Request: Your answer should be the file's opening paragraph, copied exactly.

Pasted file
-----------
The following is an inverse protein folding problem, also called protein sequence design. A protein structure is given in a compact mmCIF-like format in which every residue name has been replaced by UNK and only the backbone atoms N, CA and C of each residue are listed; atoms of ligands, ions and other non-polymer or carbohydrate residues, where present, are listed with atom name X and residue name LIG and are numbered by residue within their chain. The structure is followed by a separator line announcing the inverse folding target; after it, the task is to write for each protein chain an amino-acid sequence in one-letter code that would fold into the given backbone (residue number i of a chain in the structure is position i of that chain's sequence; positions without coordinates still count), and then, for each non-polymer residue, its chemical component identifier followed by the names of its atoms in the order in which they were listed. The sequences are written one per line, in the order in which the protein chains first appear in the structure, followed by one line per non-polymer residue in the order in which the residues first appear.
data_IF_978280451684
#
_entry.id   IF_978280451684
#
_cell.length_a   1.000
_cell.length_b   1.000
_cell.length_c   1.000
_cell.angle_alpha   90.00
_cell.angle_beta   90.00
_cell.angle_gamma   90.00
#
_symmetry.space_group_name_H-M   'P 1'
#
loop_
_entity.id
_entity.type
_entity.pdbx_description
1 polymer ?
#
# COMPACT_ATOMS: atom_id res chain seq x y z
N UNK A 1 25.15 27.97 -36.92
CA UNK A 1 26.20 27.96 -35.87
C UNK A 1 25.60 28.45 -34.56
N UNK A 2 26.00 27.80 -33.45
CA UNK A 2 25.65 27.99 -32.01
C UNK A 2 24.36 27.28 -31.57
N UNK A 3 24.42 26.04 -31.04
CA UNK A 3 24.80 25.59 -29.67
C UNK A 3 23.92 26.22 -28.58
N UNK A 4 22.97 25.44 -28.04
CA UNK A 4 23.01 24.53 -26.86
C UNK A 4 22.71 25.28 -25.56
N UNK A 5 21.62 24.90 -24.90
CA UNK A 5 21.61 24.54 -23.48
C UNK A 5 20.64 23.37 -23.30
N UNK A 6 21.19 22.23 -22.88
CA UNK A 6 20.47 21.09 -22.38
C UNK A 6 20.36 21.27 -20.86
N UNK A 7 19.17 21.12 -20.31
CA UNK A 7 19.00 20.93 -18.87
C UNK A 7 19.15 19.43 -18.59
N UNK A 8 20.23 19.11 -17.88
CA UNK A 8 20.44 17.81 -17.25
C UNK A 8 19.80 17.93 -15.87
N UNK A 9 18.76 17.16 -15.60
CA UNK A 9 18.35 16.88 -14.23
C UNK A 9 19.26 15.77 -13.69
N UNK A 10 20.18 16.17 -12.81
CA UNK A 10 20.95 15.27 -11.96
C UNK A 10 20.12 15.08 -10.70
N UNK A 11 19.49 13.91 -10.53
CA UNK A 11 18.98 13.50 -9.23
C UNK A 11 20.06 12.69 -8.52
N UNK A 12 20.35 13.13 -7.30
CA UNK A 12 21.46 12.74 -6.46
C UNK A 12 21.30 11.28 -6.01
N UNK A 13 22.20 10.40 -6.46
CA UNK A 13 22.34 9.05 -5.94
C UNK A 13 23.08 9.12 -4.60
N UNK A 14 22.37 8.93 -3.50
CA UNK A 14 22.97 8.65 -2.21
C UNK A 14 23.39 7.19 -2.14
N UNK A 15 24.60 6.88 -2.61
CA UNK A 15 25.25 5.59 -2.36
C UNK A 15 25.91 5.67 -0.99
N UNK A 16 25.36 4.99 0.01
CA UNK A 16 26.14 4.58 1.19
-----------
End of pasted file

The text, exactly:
The following is an inverse protein folding problem, also called protein sequence design. A protein structure is given in a compact mmCIF-like format in which every residue name has been replaced by UNK and only the backbone atoms N, CA and C of each residue are listed; atoms of ligands, ions and other non-polymer or carbohydrate residues, where present, are listed with atom name X and residue name LIG and are numbered by residue within their chain. The structure is followed by a separator line announcing the inverse folding target; after it, the task is to write for each protein chain an amino-acid sequence in one-letter code that would fold into the given backbone (residue number i of a chain in the structure is position i of that chain's sequence; positions without coordinates still count), and then, for each non-polymer residue, its chemical component identifier followed by the names of its atoms in the order in which they were listed. The sequences are written one per line, in the order in which the protein chains first appear in the structure, followed by one line per non-polymer residue in the order in which the residues first appear.